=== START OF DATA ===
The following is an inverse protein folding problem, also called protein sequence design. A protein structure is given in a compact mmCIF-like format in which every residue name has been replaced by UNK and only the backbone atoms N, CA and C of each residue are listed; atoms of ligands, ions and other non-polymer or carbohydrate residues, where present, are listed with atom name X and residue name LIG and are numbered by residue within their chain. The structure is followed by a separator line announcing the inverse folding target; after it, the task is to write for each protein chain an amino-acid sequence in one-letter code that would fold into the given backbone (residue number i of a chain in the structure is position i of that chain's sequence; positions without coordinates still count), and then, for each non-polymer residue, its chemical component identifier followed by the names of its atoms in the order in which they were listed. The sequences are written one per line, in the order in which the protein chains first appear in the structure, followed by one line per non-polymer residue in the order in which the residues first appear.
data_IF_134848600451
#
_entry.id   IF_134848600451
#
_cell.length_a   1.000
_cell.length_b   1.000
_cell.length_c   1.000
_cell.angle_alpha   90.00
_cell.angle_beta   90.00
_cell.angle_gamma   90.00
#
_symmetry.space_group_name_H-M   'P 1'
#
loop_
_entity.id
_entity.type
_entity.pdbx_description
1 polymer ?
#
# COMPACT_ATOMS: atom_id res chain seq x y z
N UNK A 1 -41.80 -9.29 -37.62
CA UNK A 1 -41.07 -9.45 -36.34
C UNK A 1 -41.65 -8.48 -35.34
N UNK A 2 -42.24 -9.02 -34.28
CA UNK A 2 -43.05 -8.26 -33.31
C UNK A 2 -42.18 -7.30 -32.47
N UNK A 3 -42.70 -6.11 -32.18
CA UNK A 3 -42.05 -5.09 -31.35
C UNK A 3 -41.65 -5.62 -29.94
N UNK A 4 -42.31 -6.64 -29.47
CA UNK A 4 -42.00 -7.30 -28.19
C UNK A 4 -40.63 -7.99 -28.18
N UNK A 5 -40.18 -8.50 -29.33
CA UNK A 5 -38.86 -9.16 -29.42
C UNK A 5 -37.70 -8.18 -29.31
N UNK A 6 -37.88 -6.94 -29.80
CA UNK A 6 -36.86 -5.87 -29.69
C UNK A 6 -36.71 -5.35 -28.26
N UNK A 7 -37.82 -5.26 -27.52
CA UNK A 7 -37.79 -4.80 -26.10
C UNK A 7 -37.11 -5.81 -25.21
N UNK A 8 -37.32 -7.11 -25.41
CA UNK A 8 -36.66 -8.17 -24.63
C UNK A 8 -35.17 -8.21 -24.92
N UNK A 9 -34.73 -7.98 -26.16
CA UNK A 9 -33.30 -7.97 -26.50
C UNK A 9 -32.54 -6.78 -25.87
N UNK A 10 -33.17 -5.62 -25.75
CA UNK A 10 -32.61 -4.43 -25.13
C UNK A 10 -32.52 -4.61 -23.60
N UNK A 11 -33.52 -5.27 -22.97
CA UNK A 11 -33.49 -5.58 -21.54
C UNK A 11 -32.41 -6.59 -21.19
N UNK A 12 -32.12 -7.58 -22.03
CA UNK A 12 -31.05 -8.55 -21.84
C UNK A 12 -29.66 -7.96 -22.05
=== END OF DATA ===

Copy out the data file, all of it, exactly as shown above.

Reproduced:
The following is an inverse protein folding problem, also called protein sequence design. A protein structure is given in a compact mmCIF-like format in which every residue name has been replaced by UNK and only the backbone atoms N, CA and C of each residue are listed; atoms of ligands, ions and other non-polymer or carbohydrate residues, where present, are listed with atom name X and residue name LIG and are numbered by residue within their chain. The structure is followed by a separator line announcing the inverse folding target; after it, the task is to write for each protein chain an amino-acid sequence in one-letter code that would fold into the given backbone (residue number i of a chain in the structure is position i of that chain's sequence; positions without coordinates still count), and then, for each non-polymer residue, its chemical component identifier followed by the names of its atoms in the order in which they were listed. The sequences are written one per line, in the order in which the protein chains first appear in the structure, followed by one line per non-polymer residue in the order in which the residues first appear.
data_IF_134848600451
#
_entry.id   IF_134848600451
#
_cell.length_a   1.000
_cell.length_b   1.000
_cell.length_c   1.000
_cell.angle_alpha   90.00
_cell.angle_beta   90.00
_cell.angle_gamma   90.00
#
_symmetry.space_group_name_H-M   'P 1'
#
loop_
_entity.id
_entity.type
_entity.pdbx_description
1 polymer ?
#
# COMPACT_ATOMS: atom_id res chain seq x y z
N UNK A 1 -41.80 -9.29 -37.62
CA UNK A 1 -41.07 -9.45 -36.34
C UNK A 1 -41.65 -8.48 -35.34
N UNK A 2 -42.24 -9.02 -34.28
CA UNK A 2 -43.05 -8.26 -33.31
C UNK A 2 -42.18 -7.30 -32.47
N UNK A 3 -42.70 -6.11 -32.18
CA UNK A 3 -42.05 -5.09 -31.35
C UNK A 3 -41.65 -5.62 -29.94
N UNK A 4 -42.31 -6.64 -29.47
CA UNK A 4 -42.00 -7.30 -28.19
C UNK A 4 -40.63 -7.99 -28.18
N UNK A 5 -40.18 -8.50 -29.33
CA UNK A 5 -38.86 -9.16 -29.42
C UNK A 5 -37.70 -8.18 -29.31
N UNK A 6 -37.88 -6.94 -29.80
CA UNK A 6 -36.86 -5.87 -29.69
C UNK A 6 -36.71 -5.35 -28.26
N UNK A 7 -37.82 -5.26 -27.52
CA UNK A 7 -37.79 -4.80 -26.10
C UNK A 7 -37.11 -5.81 -25.21
N UNK A 8 -37.32 -7.11 -25.41
CA UNK A 8 -36.66 -8.17 -24.63
C UNK A 8 -35.17 -8.21 -24.92
N UNK A 9 -34.73 -7.98 -26.16
CA UNK A 9 -33.30 -7.97 -26.50
C UNK A 9 -32.54 -6.78 -25.87
N UNK A 10 -33.17 -5.62 -25.75
CA UNK A 10 -32.61 -4.43 -25.13
C UNK A 10 -32.52 -4.61 -23.60
N UNK A 11 -33.52 -5.27 -22.97
CA UNK A 11 -33.49 -5.58 -21.54
C UNK A 11 -32.41 -6.59 -21.19
N UNK A 12 -32.12 -7.58 -22.03
CA UNK A 12 -31.05 -8.55 -21.84
C UNK A 12 -29.66 -7.96 -22.05